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How to choose the right power of attorney for you

Posted on December 17, 2020

It can be difficult to think about ageing or illness and losing the same level of control you’ve always known.

The knowledge that you won’t always be able to handle decision making in the same way can be a hard truth to swallow, especially as it relates to the legal and financial paperwork that governs our lives.

Still, it’s essential to be prepared in the event your health declines. Appointing a power of attorney is one way to maintain control in the future, by designating someone while you are still able. It’s like giving your future self back the reins, only in the hands of a trusted individual.

Choosing a power of attorney is first and foremost a decision for your future.

What is a power of attorney?

A power of attorney is a legal document that you give to one person, or a select few trusted people, to manage your assets on your behalf. Those assets include things like money and property. The person you appoint is called an “attorney,” but this doesn’t mean they need to be a lawyer.

This power can be granted to a trusted friend or relative who will be capable of managing these important things for you.

What does a power of attorney do? (United States)

In the United States, there are different types of power of attorney. Each type has different responsibilities and you can decide which type of power of attorney to give.

Those types are:

  • General Power of Attorney: This is the most broad of all types. In this case, your power of attorney can act entirely on your behalf. They can make any financial, legal, transactional, real estate, and business decisions that would otherwise be your responsibility.
  • Durable Power of Attorney: A durable power of attorney is effective immediately upon signing (unless otherwise specified). Your power of attorney, also known as your agent, can act on your behalf if you are no longer capable. Upon your death, they no longer act as your agent.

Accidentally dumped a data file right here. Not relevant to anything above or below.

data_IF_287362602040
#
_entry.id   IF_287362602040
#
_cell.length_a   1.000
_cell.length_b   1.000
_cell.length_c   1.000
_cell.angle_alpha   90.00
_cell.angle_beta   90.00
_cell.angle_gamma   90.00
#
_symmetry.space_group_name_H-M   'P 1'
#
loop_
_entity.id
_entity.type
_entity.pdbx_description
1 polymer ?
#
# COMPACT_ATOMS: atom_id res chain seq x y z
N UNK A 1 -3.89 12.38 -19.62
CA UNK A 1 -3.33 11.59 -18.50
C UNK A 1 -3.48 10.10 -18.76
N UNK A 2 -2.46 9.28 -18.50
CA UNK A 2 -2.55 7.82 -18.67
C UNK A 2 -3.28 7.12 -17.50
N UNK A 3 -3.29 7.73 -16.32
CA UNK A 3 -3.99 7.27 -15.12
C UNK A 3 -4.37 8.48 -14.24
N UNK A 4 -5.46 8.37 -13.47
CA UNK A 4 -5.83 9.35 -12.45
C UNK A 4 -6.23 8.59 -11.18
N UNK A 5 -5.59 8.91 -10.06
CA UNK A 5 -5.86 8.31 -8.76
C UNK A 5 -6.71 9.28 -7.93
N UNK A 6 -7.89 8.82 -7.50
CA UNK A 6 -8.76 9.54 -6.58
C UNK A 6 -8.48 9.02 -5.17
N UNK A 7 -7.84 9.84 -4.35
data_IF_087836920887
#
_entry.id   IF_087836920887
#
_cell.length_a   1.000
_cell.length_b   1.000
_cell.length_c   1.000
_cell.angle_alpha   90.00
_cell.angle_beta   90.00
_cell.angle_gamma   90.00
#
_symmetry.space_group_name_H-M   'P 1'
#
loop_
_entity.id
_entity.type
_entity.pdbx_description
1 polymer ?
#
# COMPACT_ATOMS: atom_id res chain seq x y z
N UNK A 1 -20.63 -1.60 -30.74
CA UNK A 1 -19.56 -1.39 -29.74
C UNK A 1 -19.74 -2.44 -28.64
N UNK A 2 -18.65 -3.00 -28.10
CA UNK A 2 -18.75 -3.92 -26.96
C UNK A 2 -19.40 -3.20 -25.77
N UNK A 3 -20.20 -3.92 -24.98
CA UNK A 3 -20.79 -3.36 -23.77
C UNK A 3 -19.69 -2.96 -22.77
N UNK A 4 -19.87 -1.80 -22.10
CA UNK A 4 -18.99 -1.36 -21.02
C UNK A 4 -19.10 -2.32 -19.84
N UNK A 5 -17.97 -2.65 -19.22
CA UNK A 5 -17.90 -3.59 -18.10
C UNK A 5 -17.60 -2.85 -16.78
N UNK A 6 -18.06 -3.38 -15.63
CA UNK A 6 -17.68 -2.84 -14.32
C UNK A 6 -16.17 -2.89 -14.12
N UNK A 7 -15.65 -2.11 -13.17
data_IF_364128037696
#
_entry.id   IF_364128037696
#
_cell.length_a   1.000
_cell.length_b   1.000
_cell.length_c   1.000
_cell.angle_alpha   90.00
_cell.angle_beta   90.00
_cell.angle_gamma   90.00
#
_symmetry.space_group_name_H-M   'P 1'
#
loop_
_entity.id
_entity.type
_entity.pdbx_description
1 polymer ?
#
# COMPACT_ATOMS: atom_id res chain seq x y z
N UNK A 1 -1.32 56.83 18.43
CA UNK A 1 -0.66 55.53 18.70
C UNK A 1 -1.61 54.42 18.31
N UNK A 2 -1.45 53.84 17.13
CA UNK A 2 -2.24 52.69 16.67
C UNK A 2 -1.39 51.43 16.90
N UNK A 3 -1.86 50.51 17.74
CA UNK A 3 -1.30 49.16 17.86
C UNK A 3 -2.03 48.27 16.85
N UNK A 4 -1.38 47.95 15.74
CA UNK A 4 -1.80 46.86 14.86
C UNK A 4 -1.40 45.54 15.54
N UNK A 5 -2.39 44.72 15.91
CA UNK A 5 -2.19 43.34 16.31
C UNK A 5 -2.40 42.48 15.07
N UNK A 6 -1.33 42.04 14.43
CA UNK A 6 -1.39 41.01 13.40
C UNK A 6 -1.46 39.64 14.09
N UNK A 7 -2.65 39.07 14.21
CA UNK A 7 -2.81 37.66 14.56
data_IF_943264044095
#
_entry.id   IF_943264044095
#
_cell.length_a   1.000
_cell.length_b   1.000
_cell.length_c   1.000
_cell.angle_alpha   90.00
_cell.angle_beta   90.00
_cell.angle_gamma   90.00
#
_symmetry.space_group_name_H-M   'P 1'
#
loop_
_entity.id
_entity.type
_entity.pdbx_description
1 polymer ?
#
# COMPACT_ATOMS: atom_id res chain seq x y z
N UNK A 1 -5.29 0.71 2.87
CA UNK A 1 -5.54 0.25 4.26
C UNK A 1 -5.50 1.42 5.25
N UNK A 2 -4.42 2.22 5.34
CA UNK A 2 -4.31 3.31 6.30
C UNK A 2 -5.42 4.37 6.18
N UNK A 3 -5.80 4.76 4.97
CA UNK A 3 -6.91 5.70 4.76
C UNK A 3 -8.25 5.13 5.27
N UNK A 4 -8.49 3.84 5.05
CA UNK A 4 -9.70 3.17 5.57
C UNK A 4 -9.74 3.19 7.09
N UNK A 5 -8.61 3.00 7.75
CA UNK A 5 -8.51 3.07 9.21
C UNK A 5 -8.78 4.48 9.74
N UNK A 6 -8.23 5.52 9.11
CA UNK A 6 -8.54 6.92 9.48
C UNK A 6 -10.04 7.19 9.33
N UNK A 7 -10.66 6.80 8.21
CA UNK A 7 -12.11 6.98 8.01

• Non-Durable Power of Attorney: A non-durable power of attorney expires if you die or are no longer able to make decisions. become incapacitated or die. From that point, only a court-appointed guardian or conservator can act as your decision-maker.
  • Medical Power of Attorney: A medical power of attorney enables you to name someone who will make medical decisions on your behalf in the event you are no longer able to do so. They will have authority over your medical records, decisions relating to surgery, organ donation and treatment.
  • Limited (Special) Power of Attorney: In this case, your power of attorney can act on your behalf, but only in specific cases. You define which cases they will act in. For example, someone would be able to sell your house for you. However, they wouldn’t be able to access all of your finances.
  • Conditional (Springing) Power of Attorney: A conditional power of attorney only goes into effect if a certain specified event occurs. For example, you become incapacitated. This is very specific and must be clearly defined in the power of attorney in order for that agent to act on your behalf.

What does a power of attorney do? (Canada)

You can choose the type of power to give your power of attorney.

There are two types of powers of attorney commonly used for finances and property in Canada:

  • General power of attorney: Legal document that can give your attorney authority over all or a portion of your finances and property. It allows your attorney to manage things like finances and property on your behalf while you are mentally capable of managing your own affairs. This “general” status ends if you are no longer mentally capable of managing your own assets and affairs. It can be “specific” or “limited” for things like individual tasks. You can also select the date you want the power of attorney to take effect.
  • Enduring or continuing power of attorney: Legal document that lets your attorney continue acting for you if you become mentally incapable of managing your finances and property. It can also give your attorney authority over all or some of your finances and property, unless you opt to limit this control.

Your attorney does not become the owner of your assets, though they have full control of managing these things on your behalf. Most importantly, they cannot change your will or make one for you. They also cannot change a beneficiary on a life insurance plan, or give a new power of attorney to someone else on your behalf.

What about healthcare?